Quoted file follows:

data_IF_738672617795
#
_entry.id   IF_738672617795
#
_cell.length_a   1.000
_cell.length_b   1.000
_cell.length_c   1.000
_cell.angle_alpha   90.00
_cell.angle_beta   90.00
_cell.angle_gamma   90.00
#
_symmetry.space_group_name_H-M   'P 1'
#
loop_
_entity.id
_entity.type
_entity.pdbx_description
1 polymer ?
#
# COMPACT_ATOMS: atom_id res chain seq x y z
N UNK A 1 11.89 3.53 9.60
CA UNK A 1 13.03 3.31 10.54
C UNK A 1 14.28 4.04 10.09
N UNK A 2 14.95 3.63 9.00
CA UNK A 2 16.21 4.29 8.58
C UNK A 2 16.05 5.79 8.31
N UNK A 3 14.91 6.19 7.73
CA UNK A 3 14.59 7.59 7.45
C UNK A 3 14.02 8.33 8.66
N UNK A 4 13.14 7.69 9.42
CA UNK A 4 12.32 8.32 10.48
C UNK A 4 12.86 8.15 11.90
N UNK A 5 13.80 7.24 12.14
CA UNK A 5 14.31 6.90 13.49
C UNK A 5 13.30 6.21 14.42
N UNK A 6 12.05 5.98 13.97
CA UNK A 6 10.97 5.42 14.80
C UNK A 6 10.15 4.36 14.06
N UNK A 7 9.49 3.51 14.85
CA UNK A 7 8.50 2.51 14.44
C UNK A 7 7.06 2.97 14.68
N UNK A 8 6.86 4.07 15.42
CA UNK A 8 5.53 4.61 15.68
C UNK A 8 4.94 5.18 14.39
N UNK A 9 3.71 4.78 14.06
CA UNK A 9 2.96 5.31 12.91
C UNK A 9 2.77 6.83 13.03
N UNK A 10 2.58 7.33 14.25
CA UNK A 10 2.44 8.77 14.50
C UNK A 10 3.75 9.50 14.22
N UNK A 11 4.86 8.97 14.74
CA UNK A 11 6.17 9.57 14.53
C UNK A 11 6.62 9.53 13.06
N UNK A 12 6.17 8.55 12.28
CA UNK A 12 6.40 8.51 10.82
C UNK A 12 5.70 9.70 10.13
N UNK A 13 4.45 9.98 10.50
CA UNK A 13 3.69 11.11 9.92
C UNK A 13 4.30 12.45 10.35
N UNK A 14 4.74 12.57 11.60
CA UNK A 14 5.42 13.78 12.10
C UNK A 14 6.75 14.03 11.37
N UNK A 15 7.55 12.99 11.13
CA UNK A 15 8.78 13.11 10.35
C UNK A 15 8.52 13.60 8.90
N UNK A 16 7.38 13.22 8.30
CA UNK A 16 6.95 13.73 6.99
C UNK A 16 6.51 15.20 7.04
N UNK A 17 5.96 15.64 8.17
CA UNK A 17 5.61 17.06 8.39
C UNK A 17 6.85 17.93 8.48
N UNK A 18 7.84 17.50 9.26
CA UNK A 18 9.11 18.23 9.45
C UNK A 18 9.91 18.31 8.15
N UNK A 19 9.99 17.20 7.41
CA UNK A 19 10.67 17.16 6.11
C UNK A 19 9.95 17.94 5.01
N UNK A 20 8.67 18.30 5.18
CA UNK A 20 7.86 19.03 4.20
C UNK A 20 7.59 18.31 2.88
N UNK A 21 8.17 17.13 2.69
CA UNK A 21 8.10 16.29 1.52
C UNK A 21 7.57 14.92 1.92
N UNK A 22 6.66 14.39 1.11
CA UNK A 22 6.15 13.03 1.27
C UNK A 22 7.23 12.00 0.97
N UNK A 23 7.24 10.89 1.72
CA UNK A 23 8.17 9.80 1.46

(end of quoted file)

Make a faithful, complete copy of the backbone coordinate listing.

data_IF_738672617795
#
_entry.id   IF_738672617795
#
_cell.length_a   1.000
_cell.length_b   1.000
_cell.length_c   1.000
_cell.angle_alpha   90.00
_cell.angle_beta   90.00
_cell.angle_gamma   90.00
#
_symmetry.space_group_name_H-M   'P 1'
#
loop_
_entity.id
_entity.type
_entity.pdbx_description
1 polymer ?
#
# COMPACT_ATOMS: atom_id res chain seq x y z
N UNK A 1 11.89 3.53 9.60
CA UNK A 1 13.03 3.31 10.54
C UNK A 1 14.28 4.04 10.09
N UNK A 2 14.95 3.63 9.00
CA UNK A 2 16.21 4.29 8.58
C UNK A 2 16.05 5.79 8.31
N UNK A 3 14.91 6.19 7.73
CA UNK A 3 14.59 7.59 7.45
C UNK A 3 14.02 8.33 8.66
N UNK A 4 13.14 7.69 9.42
CA UNK A 4 12.32 8.32 10.48
C UNK A 4 12.86 8.15 11.90
N UNK A 5 13.80 7.24 12.14
CA UNK A 5 14.31 6.90 13.49
C UNK A 5 13.30 6.21 14.42
N UNK A 6 12.05 5.98 13.97
CA UNK A 6 10.97 5.42 14.80
C UNK A 6 10.15 4.36 14.06
N UNK A 7 9.49 3.51 14.85
CA UNK A 7 8.50 2.51 14.44
C UNK A 7 7.06 2.97 14.68
N UNK A 8 6.86 4.07 15.42
CA UNK A 8 5.53 4.61 15.68
C UNK A 8 4.94 5.18 14.39
N UNK A 9 3.71 4.78 14.06
CA UNK A 9 2.96 5.31 12.91
C UNK A 9 2.77 6.83 13.03
N UNK A 10 2.58 7.33 14.25
CA UNK A 10 2.44 8.77 14.50
C UNK A 10 3.75 9.50 14.22
N UNK A 11 4.86 8.97 14.74
CA UNK A 11 6.17 9.57 14.53
C UNK A 11 6.62 9.53 13.06
N UNK A 12 6.17 8.55 12.28
CA UNK A 12 6.40 8.51 10.82
C UNK A 12 5.70 9.70 10.13
N UNK A 13 4.45 9.98 10.50
CA UNK A 13 3.69 11.11 9.92
C UNK A 13 4.30 12.45 10.35
N UNK A 14 4.74 12.57 11.60
CA UNK A 14 5.42 13.78 12.10
C UNK A 14 6.75 14.03 11.37
N UNK A 15 7.55 12.99 11.13
CA UNK A 15 8.78 13.11 10.35
C UNK A 15 8.52 13.60 8.90
N UNK A 16 7.38 13.22 8.30
CA UNK A 16 6.95 13.73 6.99
C UNK A 16 6.51 15.20 7.04
N UNK A 17 5.96 15.64 8.17
CA UNK A 17 5.61 17.06 8.39
C UNK A 17 6.85 17.93 8.48
N UNK A 18 7.84 17.50 9.26
CA UNK A 18 9.11 18.23 9.45
C UNK A 18 9.91 18.31 8.15
N UNK A 19 9.99 17.20 7.41
CA UNK A 19 10.67 17.16 6.11
C UNK A 19 9.95 17.94 5.01
N UNK A 20 8.67 18.30 5.18
CA UNK A 20 7.86 19.03 4.20
C UNK A 20 7.59 18.31 2.88
N UNK A 21 8.17 17.13 2.69
CA UNK A 21 8.10 16.29 1.52
C UNK A 21 7.57 14.92 1.92
N UNK A 22 6.66 14.39 1.11
CA UNK A 22 6.15 13.03 1.27
C UNK A 22 7.23 12.00 0.97
N UNK A 23 7.24 10.89 1.72
CA UNK A 23 8.17 9.80 1.46